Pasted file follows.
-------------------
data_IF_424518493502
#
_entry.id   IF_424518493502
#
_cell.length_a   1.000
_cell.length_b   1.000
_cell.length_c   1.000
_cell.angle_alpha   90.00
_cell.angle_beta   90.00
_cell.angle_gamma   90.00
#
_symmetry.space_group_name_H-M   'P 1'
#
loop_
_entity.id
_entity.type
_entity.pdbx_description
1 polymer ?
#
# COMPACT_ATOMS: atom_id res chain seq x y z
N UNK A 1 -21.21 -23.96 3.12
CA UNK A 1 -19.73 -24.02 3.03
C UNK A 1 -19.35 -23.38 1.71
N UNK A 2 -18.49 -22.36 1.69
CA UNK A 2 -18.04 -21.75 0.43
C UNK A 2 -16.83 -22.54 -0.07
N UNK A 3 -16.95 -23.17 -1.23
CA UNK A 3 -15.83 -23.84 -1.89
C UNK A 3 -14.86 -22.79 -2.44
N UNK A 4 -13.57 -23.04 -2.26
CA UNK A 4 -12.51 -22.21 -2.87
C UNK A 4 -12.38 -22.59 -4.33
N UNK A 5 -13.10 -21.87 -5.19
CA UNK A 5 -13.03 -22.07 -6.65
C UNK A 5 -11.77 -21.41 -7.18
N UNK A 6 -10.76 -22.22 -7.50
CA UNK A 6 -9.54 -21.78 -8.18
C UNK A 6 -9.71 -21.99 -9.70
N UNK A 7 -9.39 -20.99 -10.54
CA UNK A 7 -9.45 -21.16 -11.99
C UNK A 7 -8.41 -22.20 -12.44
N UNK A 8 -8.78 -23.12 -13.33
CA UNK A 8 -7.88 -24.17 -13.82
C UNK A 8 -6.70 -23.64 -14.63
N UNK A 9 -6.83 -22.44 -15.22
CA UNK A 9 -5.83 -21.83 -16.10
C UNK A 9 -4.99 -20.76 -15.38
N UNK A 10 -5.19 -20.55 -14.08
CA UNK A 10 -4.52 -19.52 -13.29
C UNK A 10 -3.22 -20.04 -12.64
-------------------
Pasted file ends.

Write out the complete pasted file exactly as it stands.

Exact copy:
data_IF_424518493502
#
_entry.id   IF_424518493502
#
_cell.length_a   1.000
_cell.length_b   1.000
_cell.length_c   1.000
_cell.angle_alpha   90.00
_cell.angle_beta   90.00
_cell.angle_gamma   90.00
#
_symmetry.space_group_name_H-M   'P 1'
#
loop_
_entity.id
_entity.type
_entity.pdbx_description
1 polymer ?
#
# COMPACT_ATOMS: atom_id res chain seq x y z
N UNK A 1 -21.21 -23.96 3.12
CA UNK A 1 -19.73 -24.02 3.03
C UNK A 1 -19.35 -23.38 1.71
N UNK A 2 -18.49 -22.36 1.69
CA UNK A 2 -18.04 -21.75 0.43
C UNK A 2 -16.83 -22.54 -0.07
N UNK A 3 -16.95 -23.17 -1.23
CA UNK A 3 -15.83 -23.84 -1.89
C UNK A 3 -14.86 -22.79 -2.44
N UNK A 4 -13.57 -23.04 -2.26
CA UNK A 4 -12.51 -22.21 -2.87
C UNK A 4 -12.38 -22.59 -4.33
N UNK A 5 -13.10 -21.87 -5.19
CA UNK A 5 -13.03 -22.07 -6.65
C UNK A 5 -11.77 -21.41 -7.18
N UNK A 6 -10.76 -22.22 -7.50
CA UNK A 6 -9.54 -21.78 -8.18
C UNK A 6 -9.71 -21.99 -9.70
N UNK A 7 -9.39 -20.99 -10.54
CA UNK A 7 -9.45 -21.16 -11.99
C UNK A 7 -8.41 -22.20 -12.44
N UNK A 8 -8.78 -23.12 -13.33
CA UNK A 8 -7.88 -24.17 -13.82
C UNK A 8 -6.70 -23.64 -14.63
N UNK A 9 -6.83 -22.44 -15.22
CA UNK A 9 -5.83 -21.83 -16.10
C UNK A 9 -4.99 -20.76 -15.38
N UNK A 10 -5.19 -20.55 -14.08
CA UNK A 10 -4.52 -19.52 -13.29
C UNK A 10 -3.22 -20.04 -12.64